British Nationals in a Massive Internet Fraud, Get Prison
Three men, on December 20, 2007 were sentenced to jail for their involvement in a worldwide scam racket, which featured a massive theft of personal identities for online fraud.
22-year-old R. Smith from Camberley, Surrey, 25-year-old I. Kotwal from Bolton and 25-year-old M. Murphy from Kingsmead, Northwich, Cheshire, were each imprisoned for 9 months spanning from December 2007 to September 2008 at Bradford Crown Court following pleading guilty of conspiratorial and defrauding activities.
28-year-old S. Stedham, another man from Penyffordd, North Wales was also jailed for the nine month period but under a suspended sentence, for acting as an accomplice to an offender. The four individuals were part of operating a website called Shadowcrew from the US. The site served as a marketplace on the Internet where criminals shared stolen documents on people's personal identities.
All the men had individual contact with Bryn Wellman, a fifth man who was imprisoned for 6 years at Leeds Crown Court in April 2007 after being convicted of practicing the same fraud and was considered as the central figure in the scam.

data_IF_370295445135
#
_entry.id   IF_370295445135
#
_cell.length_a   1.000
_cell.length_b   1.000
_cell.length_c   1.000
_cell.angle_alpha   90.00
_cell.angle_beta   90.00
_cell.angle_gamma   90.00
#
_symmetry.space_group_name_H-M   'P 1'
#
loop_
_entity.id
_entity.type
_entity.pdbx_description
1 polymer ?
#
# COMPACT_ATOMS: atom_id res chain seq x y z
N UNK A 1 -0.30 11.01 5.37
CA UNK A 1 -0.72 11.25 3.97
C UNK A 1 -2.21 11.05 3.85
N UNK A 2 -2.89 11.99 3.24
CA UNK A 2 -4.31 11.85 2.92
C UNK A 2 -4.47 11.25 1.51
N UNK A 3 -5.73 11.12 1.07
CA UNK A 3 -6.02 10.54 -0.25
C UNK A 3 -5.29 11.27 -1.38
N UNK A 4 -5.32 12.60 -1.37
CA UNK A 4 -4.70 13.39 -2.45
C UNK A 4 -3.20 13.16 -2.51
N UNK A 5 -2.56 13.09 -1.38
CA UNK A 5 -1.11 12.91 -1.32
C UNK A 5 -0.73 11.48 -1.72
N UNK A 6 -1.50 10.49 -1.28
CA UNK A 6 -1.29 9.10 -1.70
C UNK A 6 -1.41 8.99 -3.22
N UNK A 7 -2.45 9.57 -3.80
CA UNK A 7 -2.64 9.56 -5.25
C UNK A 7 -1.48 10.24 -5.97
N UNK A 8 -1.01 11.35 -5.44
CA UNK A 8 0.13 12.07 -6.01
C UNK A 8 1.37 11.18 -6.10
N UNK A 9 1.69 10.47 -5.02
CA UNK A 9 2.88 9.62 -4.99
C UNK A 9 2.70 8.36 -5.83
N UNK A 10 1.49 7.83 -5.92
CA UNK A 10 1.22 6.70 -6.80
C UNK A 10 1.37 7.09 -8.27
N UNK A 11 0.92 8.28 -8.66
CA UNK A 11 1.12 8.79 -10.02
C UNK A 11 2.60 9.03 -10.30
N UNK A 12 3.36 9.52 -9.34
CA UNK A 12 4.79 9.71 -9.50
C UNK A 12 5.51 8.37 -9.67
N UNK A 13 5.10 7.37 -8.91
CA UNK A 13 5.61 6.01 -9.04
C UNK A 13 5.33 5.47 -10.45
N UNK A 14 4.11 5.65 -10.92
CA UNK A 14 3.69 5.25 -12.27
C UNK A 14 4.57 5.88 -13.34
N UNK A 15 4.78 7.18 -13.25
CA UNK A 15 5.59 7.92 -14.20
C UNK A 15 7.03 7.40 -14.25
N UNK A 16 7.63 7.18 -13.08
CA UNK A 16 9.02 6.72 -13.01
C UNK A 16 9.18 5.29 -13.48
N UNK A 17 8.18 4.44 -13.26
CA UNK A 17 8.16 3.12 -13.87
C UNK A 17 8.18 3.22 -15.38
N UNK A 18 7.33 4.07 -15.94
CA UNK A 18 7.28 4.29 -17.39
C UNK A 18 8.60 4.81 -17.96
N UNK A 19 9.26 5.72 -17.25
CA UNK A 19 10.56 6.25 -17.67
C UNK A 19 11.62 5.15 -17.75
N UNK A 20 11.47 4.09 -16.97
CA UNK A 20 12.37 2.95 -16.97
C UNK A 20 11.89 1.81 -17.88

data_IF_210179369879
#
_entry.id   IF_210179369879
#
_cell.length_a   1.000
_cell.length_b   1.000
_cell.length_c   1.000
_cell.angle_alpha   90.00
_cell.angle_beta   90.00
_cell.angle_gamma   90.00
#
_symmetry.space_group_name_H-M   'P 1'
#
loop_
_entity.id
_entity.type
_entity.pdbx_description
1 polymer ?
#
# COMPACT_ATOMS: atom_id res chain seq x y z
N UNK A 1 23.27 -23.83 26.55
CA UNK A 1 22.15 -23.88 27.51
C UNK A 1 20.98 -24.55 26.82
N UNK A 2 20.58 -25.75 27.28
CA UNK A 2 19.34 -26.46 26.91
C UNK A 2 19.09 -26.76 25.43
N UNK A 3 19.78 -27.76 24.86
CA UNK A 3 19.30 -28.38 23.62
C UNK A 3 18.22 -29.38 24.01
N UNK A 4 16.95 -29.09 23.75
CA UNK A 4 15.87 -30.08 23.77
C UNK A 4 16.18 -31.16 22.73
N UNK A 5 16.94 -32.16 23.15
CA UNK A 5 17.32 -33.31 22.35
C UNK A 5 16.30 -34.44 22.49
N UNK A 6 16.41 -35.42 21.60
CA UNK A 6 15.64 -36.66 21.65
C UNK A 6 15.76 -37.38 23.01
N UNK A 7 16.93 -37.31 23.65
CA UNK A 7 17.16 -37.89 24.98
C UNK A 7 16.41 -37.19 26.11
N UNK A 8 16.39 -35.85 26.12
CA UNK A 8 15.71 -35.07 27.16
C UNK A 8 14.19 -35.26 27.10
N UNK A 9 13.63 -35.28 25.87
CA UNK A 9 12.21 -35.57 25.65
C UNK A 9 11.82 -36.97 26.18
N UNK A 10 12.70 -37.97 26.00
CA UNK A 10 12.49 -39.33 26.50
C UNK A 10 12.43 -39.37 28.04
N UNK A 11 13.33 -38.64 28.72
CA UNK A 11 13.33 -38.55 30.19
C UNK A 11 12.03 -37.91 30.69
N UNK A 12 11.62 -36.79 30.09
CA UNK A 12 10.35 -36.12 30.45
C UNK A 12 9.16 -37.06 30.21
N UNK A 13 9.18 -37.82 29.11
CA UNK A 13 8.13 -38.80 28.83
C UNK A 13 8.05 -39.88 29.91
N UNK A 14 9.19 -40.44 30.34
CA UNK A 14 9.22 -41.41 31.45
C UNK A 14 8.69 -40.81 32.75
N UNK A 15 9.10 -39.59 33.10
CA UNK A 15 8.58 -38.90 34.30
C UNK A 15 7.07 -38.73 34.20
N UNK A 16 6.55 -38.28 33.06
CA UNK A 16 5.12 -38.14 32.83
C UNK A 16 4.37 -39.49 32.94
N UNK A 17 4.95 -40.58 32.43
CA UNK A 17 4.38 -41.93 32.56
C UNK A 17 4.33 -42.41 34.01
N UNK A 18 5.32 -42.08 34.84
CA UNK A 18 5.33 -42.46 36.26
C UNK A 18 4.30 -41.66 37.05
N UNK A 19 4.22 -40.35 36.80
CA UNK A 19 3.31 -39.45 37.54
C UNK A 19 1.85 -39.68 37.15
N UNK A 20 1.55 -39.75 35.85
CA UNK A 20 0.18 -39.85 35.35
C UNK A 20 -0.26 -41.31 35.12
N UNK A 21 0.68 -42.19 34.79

At the time the fraudsters were caught, they had already defrauded £265,000. However, the Serious Organized Crime Agency of the UK said that the British gang was capable of stealing a good £6 Million.
According to investigators, the four conspirators spent many days phishing for people's personal information and hacking into online banking services in order to create fake credit and bank cards.
Wellman, the man known on the Internet as 'prince of thieves', too employed a Trojan program, a ruse that hackers and cyber criminals popularly use and which helps to gain control over others' computers by spying on their owners' activities.
After the gang members obtained the necessary information, they pretended to be the account-holders, took control over the latter's accounts and changed their mailing IDs and ordered for extra cards. The cards were subsequently used to purchase goods or to sell them off to other persons. Similarly, the gang created and sold counterfeit identity documents like driving licenses to be used to open new bank accounts or to rent property.
» SPAMfighter News - 04-01-2008